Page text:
people Why does a former Government tsar believe that mind-altering drugs have a place on prescription?
News
Norway’s ‘The Nordland Line – Minute by Minute, Season by Season’ continues the trend of slow TV
television
Life and Style
ebookNow available in paperback
ebooks
ebookPart of The Independent’s new eBook series The Great Composers
Arts and Entertainment
art
Sport
Jonny Evans has pleaded not guilty to an FA charge for spitting at Papiss Cisse
football
Life and Style
Kate Moss will make a cameo appearance in David Walliams' The Boy in the Dress
fashion
News
The image released by the Salvation Army, using 'The Dress'
news
Sport
Liverpool defender Kolo Toure
football Defender could make history in the FA Cup, but African Cup of Nations win means he's already content
Latest stories from i100
Have you tried new the Independent Digital Edition apps?
Independent Dating
and  

By clicking 'Search' you
are agreeing to our
Terms of Use.

ES Rentals

    iJobs Job Widget
    iJobs Food & Drink

    Recruitment Genius: Automotive Service Advisor - Franchised Main Dealer

    £18000 - £25000 per annum: Recruitment Genius: This successful, family owned m...

    Recruitment Genius: Product Advisor - Automotive

    £17000 - £23000 per annum: Recruitment Genius: Due to the consistent growth of...

    Recruitment Genius: Sales Administrator - Automotive

    £18000 - £25000 per annum: Recruitment Genius: An opportunity exists for an ex...

    Recruitment Genius: Renewals Sales Executive - Automotive

    £20000 - £30000 per annum: Recruitment Genius: An opportunity exists for an ou...

    Day In a Page

    Homeless Veterans campaign: Donations hit record-breaking £1m target after £300,000 gift from Lloyds Bank

    Homeless Veterans campaign

    Donations hit record-breaking £1m target after huge gift from Lloyds Bank
    Flight MH370 a year on: Lost without a trace – but the search goes on

    Lost without a trace

    But, a year on, the search continues for Flight MH370
    Germany's spymasters left red-faced after thieves break into brand new secret service HQ and steal taps

    Germany's spy HQ springs a leak

    Thieves break into new €1.5bn complex... to steal taps
    International Women's Day 2015: Celebrating the whirlwind wit of Simone de Beauvoir

    Whirlwind wit of Simone de Beauvoir

    Simone de Beauvoir's seminal feminist polemic, 'The Second Sex', has been published in short-form for International Women's Day
    Mark Zuckerberg’s hiring policy might suit him – but it wouldn’t work for me

    Mark Zuckerberg’s hiring policy might suit him – but it wouldn’t work for me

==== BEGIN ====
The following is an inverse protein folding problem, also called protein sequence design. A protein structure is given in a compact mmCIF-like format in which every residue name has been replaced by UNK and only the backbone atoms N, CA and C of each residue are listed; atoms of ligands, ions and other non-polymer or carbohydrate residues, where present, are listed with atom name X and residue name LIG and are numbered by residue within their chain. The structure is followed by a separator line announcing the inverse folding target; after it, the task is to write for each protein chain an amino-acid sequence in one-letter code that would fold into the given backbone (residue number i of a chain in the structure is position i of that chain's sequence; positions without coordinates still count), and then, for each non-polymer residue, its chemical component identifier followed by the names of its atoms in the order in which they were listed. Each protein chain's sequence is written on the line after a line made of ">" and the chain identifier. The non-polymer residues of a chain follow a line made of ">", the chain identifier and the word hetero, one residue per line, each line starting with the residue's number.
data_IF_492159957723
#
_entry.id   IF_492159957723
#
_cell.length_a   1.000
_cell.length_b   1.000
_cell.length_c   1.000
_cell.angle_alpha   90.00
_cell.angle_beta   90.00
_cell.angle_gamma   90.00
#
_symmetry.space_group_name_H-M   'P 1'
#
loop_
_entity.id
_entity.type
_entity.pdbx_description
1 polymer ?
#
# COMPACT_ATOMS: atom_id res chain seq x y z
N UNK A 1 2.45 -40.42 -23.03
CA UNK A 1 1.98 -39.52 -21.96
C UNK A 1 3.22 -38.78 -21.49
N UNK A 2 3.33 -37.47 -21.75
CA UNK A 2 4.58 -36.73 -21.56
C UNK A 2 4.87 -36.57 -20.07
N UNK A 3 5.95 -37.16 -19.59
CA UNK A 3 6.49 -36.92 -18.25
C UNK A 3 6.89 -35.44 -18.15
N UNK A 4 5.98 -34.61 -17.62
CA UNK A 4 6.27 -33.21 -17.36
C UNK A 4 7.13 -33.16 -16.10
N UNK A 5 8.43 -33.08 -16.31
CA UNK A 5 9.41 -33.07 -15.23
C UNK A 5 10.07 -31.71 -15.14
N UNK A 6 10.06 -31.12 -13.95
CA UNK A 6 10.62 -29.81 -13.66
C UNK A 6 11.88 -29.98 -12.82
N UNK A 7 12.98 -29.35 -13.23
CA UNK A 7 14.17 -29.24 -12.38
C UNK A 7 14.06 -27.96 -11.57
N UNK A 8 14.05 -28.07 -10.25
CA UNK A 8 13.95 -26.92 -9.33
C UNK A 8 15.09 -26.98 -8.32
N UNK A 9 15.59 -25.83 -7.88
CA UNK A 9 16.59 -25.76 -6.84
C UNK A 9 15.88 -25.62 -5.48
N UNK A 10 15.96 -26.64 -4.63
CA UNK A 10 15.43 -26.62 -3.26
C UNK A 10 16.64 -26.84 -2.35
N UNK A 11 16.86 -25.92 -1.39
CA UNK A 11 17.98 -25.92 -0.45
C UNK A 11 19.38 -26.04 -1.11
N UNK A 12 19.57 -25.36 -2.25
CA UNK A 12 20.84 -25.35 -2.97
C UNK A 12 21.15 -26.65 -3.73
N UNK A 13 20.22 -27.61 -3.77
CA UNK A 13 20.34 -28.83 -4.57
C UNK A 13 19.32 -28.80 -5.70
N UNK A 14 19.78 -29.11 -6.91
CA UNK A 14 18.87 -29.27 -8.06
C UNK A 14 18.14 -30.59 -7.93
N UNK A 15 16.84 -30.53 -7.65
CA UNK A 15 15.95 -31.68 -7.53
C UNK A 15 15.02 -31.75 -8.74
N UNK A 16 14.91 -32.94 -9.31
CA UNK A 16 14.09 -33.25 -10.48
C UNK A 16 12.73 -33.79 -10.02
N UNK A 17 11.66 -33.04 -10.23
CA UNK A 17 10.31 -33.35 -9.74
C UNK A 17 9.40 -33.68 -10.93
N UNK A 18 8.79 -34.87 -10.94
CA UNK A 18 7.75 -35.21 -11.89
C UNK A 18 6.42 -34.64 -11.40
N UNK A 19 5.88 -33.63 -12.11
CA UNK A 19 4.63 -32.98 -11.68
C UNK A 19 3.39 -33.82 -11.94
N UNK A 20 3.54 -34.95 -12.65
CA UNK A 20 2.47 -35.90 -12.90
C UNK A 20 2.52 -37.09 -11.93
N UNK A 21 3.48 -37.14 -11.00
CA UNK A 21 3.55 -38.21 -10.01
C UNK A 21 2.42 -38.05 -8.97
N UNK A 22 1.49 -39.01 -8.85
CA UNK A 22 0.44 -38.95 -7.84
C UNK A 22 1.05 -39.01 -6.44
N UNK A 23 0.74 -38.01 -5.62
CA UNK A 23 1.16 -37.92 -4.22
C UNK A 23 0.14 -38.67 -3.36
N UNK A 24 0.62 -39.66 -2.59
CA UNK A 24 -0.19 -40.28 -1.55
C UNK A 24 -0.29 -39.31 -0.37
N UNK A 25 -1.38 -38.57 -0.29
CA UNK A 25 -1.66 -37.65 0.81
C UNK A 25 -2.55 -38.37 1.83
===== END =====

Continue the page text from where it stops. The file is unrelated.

Why would I want to employ someone I’d be happy to have as my boss, asks Simon Kelner
    Confessions of a planespotter: With three Britons under arrest in the UAE, the perils have never been more apparent

    Confessions of a planespotter

    With three Britons under arrest in the UAE, the perils have never been more apparent. Sam Masters explains the appeal
    Russia's gulag museum 'makes no mention' of Stalin's atrocities

    Russia's gulag museum

    Ministry of Culture-run site 'makes no mention' of Stalin's atrocities
    The big fresh food con: Alarming truth behind the chocolate muffin that won't decay

    The big fresh food con

    Joanna Blythman reveals the alarming truth behind the chocolate muffin that won't decay
    Virginia Ironside was my landlady: What is it like to live with an agony aunt on call 24/7?

    Virginia Ironside was my landlady

    Tim Willis reveals what it's like to live with an agony aunt on call 24/7
    Paris Fashion Week 2015: The wit and wisdom of Manish Arora's exercise in high camp

    Paris Fashion Week 2015

    The wit and wisdom of Manish Arora's exercise in high camp
    8 best workout DVDs

    8 best workout DVDs

    If your 'New Year new you' regime hasn’t lasted beyond February, why not try working out from home?
    Paul Scholes column: I don't believe Jonny Evans was spitting at Papiss Cissé. It was a reflex. But what the Newcastle striker did next was horrible

    Paul Scholes column

    I don't believe Evans was spitting at Cissé. It was a reflex. But what the Newcastle striker did next was horrible
    Miguel Layun interview: From the Azteca to Vicarage Road with a million followers

    From the Azteca to Vicarage Road with a million followers

    Miguel Layun is a star in Mexico where he was criticised for leaving to join Watford. But he says he sees the bigger picture
    Frank Warren column: Amir Khan ready to meet winner of Floyd Mayweather v Manny Pacquiao

    Khan ready to meet winner of Mayweather v Pacquiao

    The Bolton fighter is unlikely to take on Kell Brook with two superstar opponents on the horizon, says Frank Warren
    War with Isis: Iraq's government fights to win back Tikrit from militants - but then what?

    Baghdad fights to win back Tikrit from Isis – but then what?

    Patrick Cockburn reports from Kirkuk on a conflict which sectarianism has made intractable